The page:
There is a TV commercial running on the NHL Network these days, in which Los Angeles teammates Jonathan Quick and Matt Greene are purportedly watching a replay – on Greene’s tablet – of a goal the Kings surrendered the night before.
“You should have had that one,” Greene says with a straight face.
Whereupon, Quick immediately responds: “But that’s your guy, right?”
It’s a neatly timed comic bit, and effective only because hockey players can generally be so awkward delivering lines when the script in no way reflects the reality of the situation.
In real life, Quick – an incredibly guarded, private, and interview-averse goaltender – is just the opposite and never ever points a finger at his defenceman for a goal. He takes them all upon himself.
As for Greene, he is like the rest of the L.A. blueliners, fiercely defensive of Quick, who has recovered from a rocky first half of the regular season to become one of the key figures in the playoffs – and the single biggest reason why the Kings’ Stanley Cup defence is still alive, heading into the Western Conference final, starting Saturday against the Chicago Blackhawks.
In their seven-game, second-round win over the San Jose Sharks, Quick posted a 1.43 goals-against average, lowering his career GAA to 1.94 in 45 playoff games. Eleven other goaltenders in NHL history have compiled a GAA lower than 2.00 with at least 20 games of postseason experience, but of those, only Patrick Lalime played in the last 50 years.
For that matter, the Kings have not allowed more than three goals in any of their last 33 playoff games dating to last year, an NHL record.
It is a remarkable statistical body of work, and yet, when you ask Kings goalie coach Bill Ranford what sets Quick apart from his NHL brethren: “He’s not a big stats guy.
“It’s more about wins and losses for him, which is huge in this day and age. Then, it’s just his attention to detail. He’s constantly trying to get better – through on-ice stuff, as far as the technical side and video,” says Ranford, who backstopped the Edmonton Oilers to the 1990 Stanley Cup.
“I think he’s just really grown up in the last couple of years and matured as an athlete and as a goalie. Nobody expected him to be where he is right now, so he’s always kinda had his back against the wall a little bit and just keeps proving people wrong.”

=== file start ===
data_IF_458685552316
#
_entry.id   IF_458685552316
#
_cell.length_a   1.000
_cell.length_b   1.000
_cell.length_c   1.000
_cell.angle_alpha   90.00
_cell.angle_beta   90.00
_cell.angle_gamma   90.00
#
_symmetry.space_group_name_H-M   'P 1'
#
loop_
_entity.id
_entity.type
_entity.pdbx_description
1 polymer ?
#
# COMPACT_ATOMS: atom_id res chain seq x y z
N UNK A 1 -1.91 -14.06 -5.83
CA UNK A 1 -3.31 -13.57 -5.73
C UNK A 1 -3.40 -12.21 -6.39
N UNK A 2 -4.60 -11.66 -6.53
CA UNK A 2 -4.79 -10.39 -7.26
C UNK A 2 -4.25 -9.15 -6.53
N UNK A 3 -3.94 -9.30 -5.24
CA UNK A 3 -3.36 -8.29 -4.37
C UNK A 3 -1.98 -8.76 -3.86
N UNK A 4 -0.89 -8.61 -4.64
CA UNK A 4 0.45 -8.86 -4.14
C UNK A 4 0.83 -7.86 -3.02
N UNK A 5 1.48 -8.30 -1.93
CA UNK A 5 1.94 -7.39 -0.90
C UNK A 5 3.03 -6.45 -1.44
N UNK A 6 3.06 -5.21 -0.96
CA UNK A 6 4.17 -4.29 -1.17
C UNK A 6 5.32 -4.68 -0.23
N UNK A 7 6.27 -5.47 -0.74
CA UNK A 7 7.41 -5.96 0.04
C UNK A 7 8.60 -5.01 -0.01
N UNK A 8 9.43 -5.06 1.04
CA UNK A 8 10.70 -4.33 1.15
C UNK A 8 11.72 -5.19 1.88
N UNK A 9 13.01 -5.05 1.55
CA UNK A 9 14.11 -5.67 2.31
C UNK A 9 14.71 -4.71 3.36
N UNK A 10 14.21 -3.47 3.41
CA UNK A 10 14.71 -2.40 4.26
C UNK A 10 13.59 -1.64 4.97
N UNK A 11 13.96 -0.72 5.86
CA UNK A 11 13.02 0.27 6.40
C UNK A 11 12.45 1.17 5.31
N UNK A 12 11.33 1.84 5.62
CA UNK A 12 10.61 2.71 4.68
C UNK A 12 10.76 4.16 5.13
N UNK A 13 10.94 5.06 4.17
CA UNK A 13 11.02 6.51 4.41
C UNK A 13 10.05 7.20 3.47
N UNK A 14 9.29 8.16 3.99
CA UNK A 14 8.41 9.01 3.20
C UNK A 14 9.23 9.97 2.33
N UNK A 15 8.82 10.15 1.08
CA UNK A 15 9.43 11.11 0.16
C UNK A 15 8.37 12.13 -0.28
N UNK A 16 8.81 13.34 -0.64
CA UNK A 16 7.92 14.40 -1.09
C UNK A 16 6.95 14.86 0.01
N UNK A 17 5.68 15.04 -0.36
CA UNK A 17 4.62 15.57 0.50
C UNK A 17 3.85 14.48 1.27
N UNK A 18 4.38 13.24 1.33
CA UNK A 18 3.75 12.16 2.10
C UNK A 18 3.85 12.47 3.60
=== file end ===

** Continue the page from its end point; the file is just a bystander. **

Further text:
Ranford’s reference is to the fact Quick was a medium long-shot in his draft year, 2005, when he was selected 72nd overall by Los Angeles. The next year, the Kings drafted the player they thought would be their goalie of the future, Jonathan Bernier, with the 11th-overall pick. They both turned pro in the same season, 2007-08, but Quick got his hands on the starting job first and hasn’t relinquished it.
At a time when many questions are being asked about the state of goaltending in Canada, the Americans have a surplus of high-end netminders heading into the 2014 Winter Olympics. Even though the Americans can also choose from among Craig Anderson (Ottawa Senators), Jimmy Howard (Detroit Red Wings), Cory Schneider (Vancouver Canucks) and Ryan Miller (Buffalo Sabres), who won tournament MVP honours in Vancouver in 2010, Quick is currently favoured to be the starter in Sochi for Team USA.
There are three essential planks to Quick’s game: leg strength, overall athleticism, and competitiveness, according to Ranford, who says: “He just hates to lose.”
When Quick was coming out of college after two years at the University of Massachusetts, Ranford says he relied too heavily on his athletic ability and not enough to technique.
“So rather than your first option being athletic, we tried to get some technical in there and when you do need to be athletic, it’s still there,” Ranford says. “That’s a big thing. And when you do need to get athletic, it’s to make the second save.
“When we got him, it was always into the splits, down-and-out. Now, when he makes that athletic save, he’s still in a position to make the second one, and that’s what’s really changed. It’s just an adjustment to the body, of keeping it forward, versus falling on your butt, and being in a position where you’re available to make that second save.
“When he broke in, he’d make that unbelievable first stop but the chance of making the second didn’t happen. Now, with his hard work – of changing the way he attacks those pucks – at least he gives himself a chance on the second one.”